Nominated – Academy Award for Best Actress
1950 The Astonished Heart Barbara Faber
1951 I Believe in You Matty Matheson Nominated – BAFTA Award for Best Actress in a Leading Role
1952 The Holly and the Ivy Jenny Gregory
1953 The Captain's Paradise Maud St. James Nominated – BAFTA Award for Best Actress in a Leading Role
1955 A Kid for Two Farthings Joanna
1957 The Good Companions Miss Trant
1969 The Prime of Miss Jean Brodie Miss Mackay BAFTA Award for Best Actress in a Supporting Role
1973 Play for Today Mrs. Palfrey Episode: "Mrs. Palfrey at the Claremont"
British Academy Television Award for Best Actress
1976 Dame of Sark Dame Sibyl Hathaway TV movie
1978 Les Misérables Sister Simplice TV movie
1980 The Hostage Tower Mrs. Wheeler TV movie
Staying On Lucy Smalley TV movie
Nominated – British Academy Television Award for Best Actress
1981 Celebrity Playhouse Mrs. Callifer Episode: "The Potting Shed"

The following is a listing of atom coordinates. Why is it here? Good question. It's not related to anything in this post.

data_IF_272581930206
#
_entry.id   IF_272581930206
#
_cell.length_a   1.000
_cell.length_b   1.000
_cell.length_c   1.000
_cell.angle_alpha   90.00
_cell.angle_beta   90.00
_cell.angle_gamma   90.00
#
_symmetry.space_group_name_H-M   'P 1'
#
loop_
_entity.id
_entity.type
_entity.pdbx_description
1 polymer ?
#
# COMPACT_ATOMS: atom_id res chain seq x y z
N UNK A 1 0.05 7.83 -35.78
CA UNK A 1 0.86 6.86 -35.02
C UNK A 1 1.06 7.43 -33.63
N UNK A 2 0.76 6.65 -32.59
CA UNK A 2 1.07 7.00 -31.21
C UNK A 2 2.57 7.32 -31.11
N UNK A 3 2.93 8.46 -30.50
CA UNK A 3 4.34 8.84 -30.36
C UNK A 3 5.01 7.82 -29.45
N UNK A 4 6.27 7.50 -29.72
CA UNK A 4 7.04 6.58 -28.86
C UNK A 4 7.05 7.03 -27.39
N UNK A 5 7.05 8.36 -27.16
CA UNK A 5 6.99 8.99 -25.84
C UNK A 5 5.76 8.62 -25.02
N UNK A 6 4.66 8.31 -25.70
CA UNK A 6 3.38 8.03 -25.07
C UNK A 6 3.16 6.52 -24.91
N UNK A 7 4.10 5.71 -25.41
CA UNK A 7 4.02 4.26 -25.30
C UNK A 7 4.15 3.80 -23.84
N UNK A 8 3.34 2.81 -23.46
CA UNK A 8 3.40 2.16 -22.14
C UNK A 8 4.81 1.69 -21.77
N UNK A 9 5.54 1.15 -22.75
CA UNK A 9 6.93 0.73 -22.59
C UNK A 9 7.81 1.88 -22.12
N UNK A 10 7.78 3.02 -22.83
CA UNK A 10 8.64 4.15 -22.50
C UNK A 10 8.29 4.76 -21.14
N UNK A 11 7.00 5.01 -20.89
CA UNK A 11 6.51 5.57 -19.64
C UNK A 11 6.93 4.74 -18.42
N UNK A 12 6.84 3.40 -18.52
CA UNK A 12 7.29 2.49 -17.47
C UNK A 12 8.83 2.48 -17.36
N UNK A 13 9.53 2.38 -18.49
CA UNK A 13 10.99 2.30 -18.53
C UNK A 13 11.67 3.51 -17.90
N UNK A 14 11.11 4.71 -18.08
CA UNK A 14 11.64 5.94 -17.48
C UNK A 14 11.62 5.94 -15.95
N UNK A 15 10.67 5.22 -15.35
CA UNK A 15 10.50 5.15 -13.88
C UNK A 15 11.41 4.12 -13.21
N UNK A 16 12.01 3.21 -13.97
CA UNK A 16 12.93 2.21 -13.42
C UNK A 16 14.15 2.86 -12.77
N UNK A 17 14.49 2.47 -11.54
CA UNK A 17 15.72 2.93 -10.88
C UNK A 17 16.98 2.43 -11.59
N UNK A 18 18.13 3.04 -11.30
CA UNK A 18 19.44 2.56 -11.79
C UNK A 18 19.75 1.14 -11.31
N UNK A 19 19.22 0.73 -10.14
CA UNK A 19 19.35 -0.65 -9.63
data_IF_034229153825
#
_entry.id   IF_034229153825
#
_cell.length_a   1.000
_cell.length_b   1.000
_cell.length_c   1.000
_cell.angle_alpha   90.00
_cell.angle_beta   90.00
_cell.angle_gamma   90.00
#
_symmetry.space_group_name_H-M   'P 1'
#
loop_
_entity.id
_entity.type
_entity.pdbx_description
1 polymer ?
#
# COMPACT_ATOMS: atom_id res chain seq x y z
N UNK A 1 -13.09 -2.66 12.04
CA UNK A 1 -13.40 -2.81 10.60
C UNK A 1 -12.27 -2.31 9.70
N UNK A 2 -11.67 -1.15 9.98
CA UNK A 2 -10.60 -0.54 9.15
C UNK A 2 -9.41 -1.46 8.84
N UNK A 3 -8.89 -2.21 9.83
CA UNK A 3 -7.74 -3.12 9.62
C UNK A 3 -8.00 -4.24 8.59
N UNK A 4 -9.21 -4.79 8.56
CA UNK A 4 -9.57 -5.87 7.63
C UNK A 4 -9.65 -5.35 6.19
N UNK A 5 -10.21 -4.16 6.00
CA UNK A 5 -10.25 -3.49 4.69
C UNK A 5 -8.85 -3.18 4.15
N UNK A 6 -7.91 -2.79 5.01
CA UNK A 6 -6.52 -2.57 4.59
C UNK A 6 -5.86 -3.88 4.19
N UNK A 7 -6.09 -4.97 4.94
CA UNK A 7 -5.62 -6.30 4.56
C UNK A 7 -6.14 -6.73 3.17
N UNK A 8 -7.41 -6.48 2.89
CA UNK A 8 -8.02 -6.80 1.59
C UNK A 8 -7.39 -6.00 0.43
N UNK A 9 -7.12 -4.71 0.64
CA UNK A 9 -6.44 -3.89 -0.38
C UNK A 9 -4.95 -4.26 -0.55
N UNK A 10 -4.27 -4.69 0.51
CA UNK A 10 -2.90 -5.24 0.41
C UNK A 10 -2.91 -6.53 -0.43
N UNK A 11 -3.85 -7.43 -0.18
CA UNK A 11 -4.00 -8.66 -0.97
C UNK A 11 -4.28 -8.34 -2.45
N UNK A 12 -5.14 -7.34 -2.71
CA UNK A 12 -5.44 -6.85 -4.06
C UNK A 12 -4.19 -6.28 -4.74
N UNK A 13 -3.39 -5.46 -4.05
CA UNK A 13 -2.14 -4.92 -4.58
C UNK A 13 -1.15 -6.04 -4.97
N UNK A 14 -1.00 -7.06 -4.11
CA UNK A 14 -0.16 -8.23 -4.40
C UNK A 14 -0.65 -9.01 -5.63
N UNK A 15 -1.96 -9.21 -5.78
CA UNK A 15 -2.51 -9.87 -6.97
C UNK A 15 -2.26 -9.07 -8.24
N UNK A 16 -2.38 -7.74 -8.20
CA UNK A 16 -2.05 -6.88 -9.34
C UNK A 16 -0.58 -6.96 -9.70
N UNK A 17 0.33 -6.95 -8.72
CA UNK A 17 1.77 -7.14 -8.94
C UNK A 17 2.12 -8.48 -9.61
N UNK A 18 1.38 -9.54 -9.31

Nominated – British Academy Television Award for Best Actress


  1. ^ Obituary Variety, 28 April 1982.
  2. ^ "Celia Johnson Biography". IMDb. Retrieved 1 November 2019.
  3. ^ a b c d e f Grimond, Kate (18 December 2008). "Growing up with a movie icon Celia Johnson as mum". The Times. London. Retrieved 4 May 2009.
  4. ^ a b c d e f g "Blue plaque for actress Celia Johnson". English Heritage. 18 December 2008. Archived from the original on 7 May 2009. Retrieved 3 May 2009.
  5. ^ "My encounter with Celia Johnson - Simon Williams".
  6. ^ Hope, Jonathan (9 June 1995). "OBITUARIES: Nichol Fleming". The Independent. Retrieved 5 May 2009.
  7. ^ Douglas-Home 2004.

Further reading